Among the countries with the cheapest gas prices, Croatia (5.2 €/kWh), Slovakia (6.1 €/kWh), and Romania (6.3 €/kWh) followed Hungary.
Electricity prices versus gas in France and Spain
While electricity prices were lower than the EU average in France and Spain, gas prices were higher than the EU average at current prices.
In February 2023, residential gas prices based on PPS varied from 4.3 €/kWh to 25.2 €/kWh in the EU. The EU average was 14.1 €/kWh. Germany and Italy were among the top four countries in terms of highest gas prices in PPS, similarly to the current prices.
While France and the UK ranked slightly above the EU average in terms of current prices, their rankings based on PPS were lower. The PPS ranking of Bulgaria was also significantly higher compared to the general price level.
Most and least government support for electricity and gas bills
The rising wholesale energy prices prompted governments in Europe to take measures to protect households and businesses from direct financial impacts. According to Bruegel, a Brussels-based think tank, the fiscal support rolled out by 29 European countries (27 EU Member States plus the UK and Norway) to shield citizens and firms from the energy crisis was worth at least €758 billion from September 2021 to January 2023.
Germany’s support equal to 41 per cent of the EU total
This support totalled €646 billion in the EU as a whole. Germany, a heavily gas-dependent country, earmarked €265 billion in support, corresponding to 41 per cent of the EU total.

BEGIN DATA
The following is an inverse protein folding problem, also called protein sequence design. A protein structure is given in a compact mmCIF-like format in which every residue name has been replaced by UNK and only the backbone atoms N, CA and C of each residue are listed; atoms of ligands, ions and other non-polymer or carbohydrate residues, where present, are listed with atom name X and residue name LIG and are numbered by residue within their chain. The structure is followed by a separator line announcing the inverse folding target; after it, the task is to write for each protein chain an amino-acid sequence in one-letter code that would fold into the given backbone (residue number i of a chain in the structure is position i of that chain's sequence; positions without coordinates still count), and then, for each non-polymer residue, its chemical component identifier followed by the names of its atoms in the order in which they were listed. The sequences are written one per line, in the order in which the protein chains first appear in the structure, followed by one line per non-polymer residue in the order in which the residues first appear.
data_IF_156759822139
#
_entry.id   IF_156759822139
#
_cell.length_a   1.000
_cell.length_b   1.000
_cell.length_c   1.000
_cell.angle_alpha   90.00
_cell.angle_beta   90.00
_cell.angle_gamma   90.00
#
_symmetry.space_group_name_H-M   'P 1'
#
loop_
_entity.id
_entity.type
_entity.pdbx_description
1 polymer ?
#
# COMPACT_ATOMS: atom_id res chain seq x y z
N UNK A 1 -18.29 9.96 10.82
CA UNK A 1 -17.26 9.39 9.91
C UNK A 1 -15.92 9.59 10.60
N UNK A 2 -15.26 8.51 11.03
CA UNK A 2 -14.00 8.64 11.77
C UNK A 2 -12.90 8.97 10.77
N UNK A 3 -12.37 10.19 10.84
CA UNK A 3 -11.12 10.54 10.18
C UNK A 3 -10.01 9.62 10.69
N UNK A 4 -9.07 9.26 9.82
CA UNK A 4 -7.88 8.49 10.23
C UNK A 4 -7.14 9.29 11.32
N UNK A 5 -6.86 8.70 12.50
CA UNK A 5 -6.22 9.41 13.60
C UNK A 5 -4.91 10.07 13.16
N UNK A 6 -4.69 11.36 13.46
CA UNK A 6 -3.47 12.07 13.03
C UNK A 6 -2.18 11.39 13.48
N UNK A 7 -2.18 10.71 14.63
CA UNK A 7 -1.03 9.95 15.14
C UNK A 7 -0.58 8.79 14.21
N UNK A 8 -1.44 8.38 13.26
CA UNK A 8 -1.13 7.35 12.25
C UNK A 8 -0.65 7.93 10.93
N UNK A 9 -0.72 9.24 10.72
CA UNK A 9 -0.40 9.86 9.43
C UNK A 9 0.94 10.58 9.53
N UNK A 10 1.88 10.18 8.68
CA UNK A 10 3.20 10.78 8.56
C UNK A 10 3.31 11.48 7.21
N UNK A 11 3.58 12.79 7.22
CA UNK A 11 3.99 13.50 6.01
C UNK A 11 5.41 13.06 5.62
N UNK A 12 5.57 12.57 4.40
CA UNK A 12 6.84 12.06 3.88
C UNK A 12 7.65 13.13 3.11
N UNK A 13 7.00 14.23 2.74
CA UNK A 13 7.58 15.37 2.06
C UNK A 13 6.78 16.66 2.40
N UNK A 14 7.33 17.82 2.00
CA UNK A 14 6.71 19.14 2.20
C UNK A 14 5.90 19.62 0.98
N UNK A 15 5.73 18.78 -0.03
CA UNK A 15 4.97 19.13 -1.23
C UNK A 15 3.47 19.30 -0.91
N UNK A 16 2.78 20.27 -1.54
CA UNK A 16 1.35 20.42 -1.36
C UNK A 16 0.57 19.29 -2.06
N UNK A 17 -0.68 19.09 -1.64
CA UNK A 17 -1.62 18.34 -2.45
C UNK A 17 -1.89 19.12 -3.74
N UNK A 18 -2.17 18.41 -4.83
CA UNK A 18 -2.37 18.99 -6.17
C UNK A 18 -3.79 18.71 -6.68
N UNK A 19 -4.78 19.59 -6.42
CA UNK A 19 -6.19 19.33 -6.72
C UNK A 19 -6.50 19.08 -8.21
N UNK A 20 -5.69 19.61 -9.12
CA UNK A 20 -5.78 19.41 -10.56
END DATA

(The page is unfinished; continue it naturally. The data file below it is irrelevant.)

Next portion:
Germany was followed by the UK (€103 billion), Italy (€92.7 billion) and France (€92.1 billion).
Considering the level of support as a percentage of gross domestic product (GDP) and per capita can provide more meaningful data for understanding the lowest and highest levels of government support.
Allocated funding as percentage of GDP varied from 0.5 per cent in Denmark to 7.4 per cent in Germany. Germany was followed by Malta (6.8 per cent), Bulgaria (5.7 per cent) and Austria (5.3 per cent).
At the bottom of the list, Finland (0.6 per cent), Cyprus (0.9 per cent), and Ireland and Sweden (both 1.3 per cent) follow Denmark. Norway’s support was equivalent to 2 per cent of the GDP. This suggests that government support in Scandinavian countries has been comparatively lower in terms of GDP percentage.
This figure was 3.8 per cent in the UK and 3.7 per cent in France.
Germany has earmarked more than €3,000 per capita since September 2021
Between September 2021 and January 2023, total support to households and firms on a per capita basis varied from €233 in Cyprus to €3,732 in Luxembourg. Germany (€3,179) ranked second.
This figure was €2,375 in Austria and €2,257 in the Netherlands, while it was €1,530 in the UK and €1,358 in France.
What is HEPI?
The energy prices in this story are based on HEPI data. The Austrian energy regulator (Energie-Control) and the Hungarian Energy and Public Utility Regulatory Authority (MEKH) commissioned VaasaETT to compile and publish electricity and gas price rankings for 33 European capital cities on a monthly basis.
That project is known as HEPI, and it is intended to address the persistent lack of current, frequently updated, and methodologically reliable information on household prices for both electricity and gas at the European level.